Mariusz Duda — Interior Drawings
As a big fan of much of what has emanated from the European music scene over the last few decades, Riverside is one band I discovered along the way. Their main song-writer, Mariusz Duda, has released several solo albums with Interior Drawings being his fourth. This completes the trilogy of albums that were released during the lock-down(s).
Initial spins of this album will require much attentive concentration, as the contents are certainly not what you would expect from someone whose versatile compositions make Riverside the band that we often enjoy. The quality of the production on this album is certainly reinforced if listening under my Sennheiser headphones, as it completely draws the listener in. The percussive sounds, aligned with the pulsating and throbbing bass licks from the bottom end of the synth, also add incredible dimension and space. The scratching and scrunching sound of pencil on paper while these songs develop, adds authenticity to a project created during a stressful time for the world.
From what I can determine, this is all keyboard-based and explores different soundscapes that you would expect to find on either a Tangerine Dream album or possibly Roger Powell's Air Pocket album. Having said that, it is not quite as engaging as Roger's excellent album but could find vague alliance with one of Tangerine Dream's less commercially well-known efforts. Prisoner By Request and Almost Done are perfect examples of this similarity.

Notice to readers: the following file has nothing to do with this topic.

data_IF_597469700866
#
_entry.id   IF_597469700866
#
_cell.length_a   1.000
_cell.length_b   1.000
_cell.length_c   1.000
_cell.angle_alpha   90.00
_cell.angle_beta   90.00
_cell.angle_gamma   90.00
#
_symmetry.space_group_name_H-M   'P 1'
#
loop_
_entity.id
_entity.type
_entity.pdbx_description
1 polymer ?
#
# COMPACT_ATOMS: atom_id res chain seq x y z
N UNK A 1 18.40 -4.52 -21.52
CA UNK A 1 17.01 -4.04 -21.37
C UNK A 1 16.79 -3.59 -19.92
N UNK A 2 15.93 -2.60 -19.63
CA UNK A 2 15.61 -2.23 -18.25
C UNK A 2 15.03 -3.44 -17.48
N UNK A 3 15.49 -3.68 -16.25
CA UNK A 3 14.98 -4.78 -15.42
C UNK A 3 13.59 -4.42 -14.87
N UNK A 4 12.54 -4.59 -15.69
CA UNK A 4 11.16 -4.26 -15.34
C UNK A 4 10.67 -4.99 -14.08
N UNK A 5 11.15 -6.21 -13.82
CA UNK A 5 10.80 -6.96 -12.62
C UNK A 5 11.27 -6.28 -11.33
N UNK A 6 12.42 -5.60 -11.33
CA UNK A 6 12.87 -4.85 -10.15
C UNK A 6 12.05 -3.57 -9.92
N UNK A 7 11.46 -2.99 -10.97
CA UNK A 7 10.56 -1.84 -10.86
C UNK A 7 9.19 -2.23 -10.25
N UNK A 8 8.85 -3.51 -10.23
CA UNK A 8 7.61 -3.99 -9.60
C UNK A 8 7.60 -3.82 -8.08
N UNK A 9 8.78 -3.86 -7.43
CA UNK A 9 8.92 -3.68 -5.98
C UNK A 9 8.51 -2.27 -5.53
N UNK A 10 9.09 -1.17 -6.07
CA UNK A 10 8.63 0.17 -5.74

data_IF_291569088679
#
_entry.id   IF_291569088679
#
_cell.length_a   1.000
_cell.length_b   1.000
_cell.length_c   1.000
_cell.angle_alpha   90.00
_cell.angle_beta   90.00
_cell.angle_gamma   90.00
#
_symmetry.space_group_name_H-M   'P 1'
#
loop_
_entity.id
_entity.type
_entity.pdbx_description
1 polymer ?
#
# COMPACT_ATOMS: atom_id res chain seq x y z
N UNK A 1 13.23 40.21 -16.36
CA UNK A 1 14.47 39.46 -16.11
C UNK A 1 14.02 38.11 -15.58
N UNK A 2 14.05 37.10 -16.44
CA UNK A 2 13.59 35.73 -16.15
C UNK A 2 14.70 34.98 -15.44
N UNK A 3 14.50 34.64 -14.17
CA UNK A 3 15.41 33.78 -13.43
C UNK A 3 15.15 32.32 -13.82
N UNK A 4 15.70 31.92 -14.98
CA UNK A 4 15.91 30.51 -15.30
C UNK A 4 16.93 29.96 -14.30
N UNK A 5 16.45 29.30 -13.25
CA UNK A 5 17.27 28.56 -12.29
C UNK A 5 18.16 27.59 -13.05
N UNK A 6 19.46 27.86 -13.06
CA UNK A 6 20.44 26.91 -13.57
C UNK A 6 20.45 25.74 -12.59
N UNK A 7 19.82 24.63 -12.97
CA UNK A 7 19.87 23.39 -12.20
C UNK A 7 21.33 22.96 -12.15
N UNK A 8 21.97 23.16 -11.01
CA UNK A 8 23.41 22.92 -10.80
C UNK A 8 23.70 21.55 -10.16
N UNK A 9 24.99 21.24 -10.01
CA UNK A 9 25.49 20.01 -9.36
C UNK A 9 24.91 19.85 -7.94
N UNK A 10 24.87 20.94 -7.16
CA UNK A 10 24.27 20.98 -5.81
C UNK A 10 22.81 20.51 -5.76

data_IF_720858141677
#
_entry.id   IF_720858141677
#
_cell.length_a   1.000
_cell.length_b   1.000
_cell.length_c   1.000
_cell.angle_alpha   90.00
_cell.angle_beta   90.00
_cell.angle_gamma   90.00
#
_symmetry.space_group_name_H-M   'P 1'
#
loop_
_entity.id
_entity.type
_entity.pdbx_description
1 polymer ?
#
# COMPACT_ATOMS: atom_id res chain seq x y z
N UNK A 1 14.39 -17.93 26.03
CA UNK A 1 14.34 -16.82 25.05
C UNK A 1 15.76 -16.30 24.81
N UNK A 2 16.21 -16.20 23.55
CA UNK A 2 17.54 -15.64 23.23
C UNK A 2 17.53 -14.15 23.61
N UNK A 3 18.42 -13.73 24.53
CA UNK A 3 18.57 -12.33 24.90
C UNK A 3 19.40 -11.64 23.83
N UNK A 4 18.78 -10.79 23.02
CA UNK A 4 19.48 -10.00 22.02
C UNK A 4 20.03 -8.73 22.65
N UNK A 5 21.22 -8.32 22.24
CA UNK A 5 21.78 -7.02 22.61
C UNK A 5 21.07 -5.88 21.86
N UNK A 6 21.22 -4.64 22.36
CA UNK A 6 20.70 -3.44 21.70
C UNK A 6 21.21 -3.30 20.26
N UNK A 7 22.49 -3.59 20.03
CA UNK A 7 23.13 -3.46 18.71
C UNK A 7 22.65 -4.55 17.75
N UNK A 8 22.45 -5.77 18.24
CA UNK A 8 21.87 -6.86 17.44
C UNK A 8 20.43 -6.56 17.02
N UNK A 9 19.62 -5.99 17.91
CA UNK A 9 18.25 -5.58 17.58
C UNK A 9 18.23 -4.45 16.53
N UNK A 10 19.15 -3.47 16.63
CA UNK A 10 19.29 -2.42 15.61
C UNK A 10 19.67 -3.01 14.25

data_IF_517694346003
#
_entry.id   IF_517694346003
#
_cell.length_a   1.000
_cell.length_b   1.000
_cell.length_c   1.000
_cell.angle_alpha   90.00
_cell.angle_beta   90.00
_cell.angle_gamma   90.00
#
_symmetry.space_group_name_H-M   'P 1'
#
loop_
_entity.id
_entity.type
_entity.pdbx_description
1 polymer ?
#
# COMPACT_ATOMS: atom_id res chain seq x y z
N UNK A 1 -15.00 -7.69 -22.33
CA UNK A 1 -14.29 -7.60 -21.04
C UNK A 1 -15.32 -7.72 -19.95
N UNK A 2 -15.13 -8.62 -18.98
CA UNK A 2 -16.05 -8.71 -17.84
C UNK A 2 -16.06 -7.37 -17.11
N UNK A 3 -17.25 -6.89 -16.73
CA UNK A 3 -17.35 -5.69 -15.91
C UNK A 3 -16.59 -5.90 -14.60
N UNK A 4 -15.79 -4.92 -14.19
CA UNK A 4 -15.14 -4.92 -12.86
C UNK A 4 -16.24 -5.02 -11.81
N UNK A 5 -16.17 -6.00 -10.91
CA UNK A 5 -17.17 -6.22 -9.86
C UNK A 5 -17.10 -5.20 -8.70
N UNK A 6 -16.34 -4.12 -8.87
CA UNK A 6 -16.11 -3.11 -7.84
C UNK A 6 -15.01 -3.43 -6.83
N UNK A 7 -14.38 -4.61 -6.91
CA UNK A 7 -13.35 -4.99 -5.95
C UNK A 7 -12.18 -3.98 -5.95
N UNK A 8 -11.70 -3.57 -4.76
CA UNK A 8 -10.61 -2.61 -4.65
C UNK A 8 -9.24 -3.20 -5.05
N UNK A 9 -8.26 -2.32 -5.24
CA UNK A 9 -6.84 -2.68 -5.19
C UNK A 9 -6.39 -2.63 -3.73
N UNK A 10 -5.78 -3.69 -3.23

The genre which encapsulates the style of music on this album could best be summed-up as minimalistic / ambient / progressive electronic. Digging further into these descriptors, one discovers the following options: atmospheric, instrumental, ethereal, dark, meditative, calm, repetitive, mysterious, hypnotic, soothing, ominous, melancholic, nocturnal, peaceful, minimalistic, cold, mellow, surreal, sampling, sombre, warm, psychedelic, sparse, space, noisy, lo-fi, dense, soft, lush, spiritual, rhythmic, lonely, suspenseful, avant-garde, tribal, nature, futuristic, mechanical, ritualistic, aquatic, scary, dissonant, lethargic, disturbing, bitter-sweet, abstract, melodic, progressive, winter, eclectic. Take your pick! You could use at least a dozen of these descriptors and be right on-the-money with this album.